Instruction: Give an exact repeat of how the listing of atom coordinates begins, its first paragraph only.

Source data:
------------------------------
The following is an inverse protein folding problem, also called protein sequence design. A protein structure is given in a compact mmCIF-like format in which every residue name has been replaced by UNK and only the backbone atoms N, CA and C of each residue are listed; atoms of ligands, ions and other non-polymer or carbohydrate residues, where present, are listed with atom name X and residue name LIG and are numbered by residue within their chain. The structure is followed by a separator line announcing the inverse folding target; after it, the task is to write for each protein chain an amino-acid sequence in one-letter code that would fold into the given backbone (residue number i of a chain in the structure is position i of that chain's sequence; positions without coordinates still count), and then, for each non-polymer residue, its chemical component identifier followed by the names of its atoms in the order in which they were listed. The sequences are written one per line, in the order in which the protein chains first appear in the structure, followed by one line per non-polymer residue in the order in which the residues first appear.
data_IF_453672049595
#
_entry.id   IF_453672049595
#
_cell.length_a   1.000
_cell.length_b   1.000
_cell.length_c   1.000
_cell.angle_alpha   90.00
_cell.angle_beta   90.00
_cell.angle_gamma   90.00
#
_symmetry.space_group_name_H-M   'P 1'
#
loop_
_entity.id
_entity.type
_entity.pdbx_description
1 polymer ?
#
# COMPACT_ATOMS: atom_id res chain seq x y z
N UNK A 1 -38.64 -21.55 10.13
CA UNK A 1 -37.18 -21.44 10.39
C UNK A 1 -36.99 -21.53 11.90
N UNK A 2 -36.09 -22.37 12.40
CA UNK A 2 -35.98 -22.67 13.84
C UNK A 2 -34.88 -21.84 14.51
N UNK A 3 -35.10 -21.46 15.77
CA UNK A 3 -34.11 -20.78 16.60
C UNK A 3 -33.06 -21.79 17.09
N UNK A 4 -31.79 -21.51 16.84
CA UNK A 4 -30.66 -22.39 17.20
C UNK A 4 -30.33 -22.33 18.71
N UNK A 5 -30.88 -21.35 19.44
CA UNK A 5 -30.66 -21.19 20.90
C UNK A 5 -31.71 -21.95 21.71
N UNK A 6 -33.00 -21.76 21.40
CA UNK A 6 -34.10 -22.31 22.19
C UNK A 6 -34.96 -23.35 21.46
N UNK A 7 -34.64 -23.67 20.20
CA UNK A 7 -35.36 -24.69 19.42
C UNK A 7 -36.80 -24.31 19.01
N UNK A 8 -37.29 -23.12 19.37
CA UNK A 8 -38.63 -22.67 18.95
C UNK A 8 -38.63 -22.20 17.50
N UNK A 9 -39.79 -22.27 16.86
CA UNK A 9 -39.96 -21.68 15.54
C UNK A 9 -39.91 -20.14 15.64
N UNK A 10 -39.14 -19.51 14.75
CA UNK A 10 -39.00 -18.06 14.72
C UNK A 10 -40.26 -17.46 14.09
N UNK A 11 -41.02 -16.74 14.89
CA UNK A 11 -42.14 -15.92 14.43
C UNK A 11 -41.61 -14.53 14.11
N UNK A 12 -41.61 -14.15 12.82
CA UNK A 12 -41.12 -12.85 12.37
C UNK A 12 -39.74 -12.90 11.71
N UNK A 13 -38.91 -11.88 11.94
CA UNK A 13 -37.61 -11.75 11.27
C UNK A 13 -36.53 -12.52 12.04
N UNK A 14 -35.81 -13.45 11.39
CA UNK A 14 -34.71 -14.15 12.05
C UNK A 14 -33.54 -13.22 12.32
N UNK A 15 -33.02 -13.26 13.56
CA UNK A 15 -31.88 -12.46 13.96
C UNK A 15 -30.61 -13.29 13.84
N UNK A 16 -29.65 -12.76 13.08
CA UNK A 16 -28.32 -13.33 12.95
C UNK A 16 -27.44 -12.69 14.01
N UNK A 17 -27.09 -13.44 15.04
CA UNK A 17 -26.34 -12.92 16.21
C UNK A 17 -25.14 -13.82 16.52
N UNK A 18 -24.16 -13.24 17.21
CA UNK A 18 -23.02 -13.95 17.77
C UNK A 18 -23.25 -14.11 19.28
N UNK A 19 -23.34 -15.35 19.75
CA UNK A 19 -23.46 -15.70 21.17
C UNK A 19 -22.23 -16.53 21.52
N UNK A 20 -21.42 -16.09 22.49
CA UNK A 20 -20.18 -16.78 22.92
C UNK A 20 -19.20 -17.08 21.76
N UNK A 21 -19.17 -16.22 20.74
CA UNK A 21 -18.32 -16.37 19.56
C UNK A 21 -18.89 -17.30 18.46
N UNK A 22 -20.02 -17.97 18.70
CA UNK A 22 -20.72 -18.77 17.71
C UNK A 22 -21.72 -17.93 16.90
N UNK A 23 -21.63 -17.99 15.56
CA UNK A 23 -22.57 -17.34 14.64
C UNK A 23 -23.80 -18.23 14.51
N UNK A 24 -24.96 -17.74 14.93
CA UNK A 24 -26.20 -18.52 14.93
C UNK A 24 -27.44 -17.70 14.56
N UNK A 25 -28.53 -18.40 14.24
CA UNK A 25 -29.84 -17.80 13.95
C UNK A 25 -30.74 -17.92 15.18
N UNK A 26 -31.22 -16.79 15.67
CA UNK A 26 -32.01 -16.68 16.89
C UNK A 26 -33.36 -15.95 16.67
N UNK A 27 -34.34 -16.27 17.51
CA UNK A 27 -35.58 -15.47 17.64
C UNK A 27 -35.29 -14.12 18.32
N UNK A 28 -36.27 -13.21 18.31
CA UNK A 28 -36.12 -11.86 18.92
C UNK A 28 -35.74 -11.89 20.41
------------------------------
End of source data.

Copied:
The following is an inverse protein folding problem, also called protein sequence design. A protein structure is given in a compact mmCIF-like format in which every residue name has been replaced by UNK and only the backbone atoms N, CA and C of each residue are listed; atoms of ligands, ions and other non-polymer or carbohydrate residues, where present, are listed with atom name X and residue name LIG and are numbered by residue within their chain. The structure is followed by a separator line announcing the inverse folding target; after it, the task is to write for each protein chain an amino-acid sequence in one-letter code that would fold into the given backbone (residue number i of a chain in the structure is position i of that chain's sequence; positions without coordinates still count), and then, for each non-polymer residue, its chemical component identifier followed by the names of its atoms in the order in which they were listed. The sequences are written one per line, in the order in which the protein chains first appear in the structure, followed by one line per non-polymer residue in the order in which the residues first appear.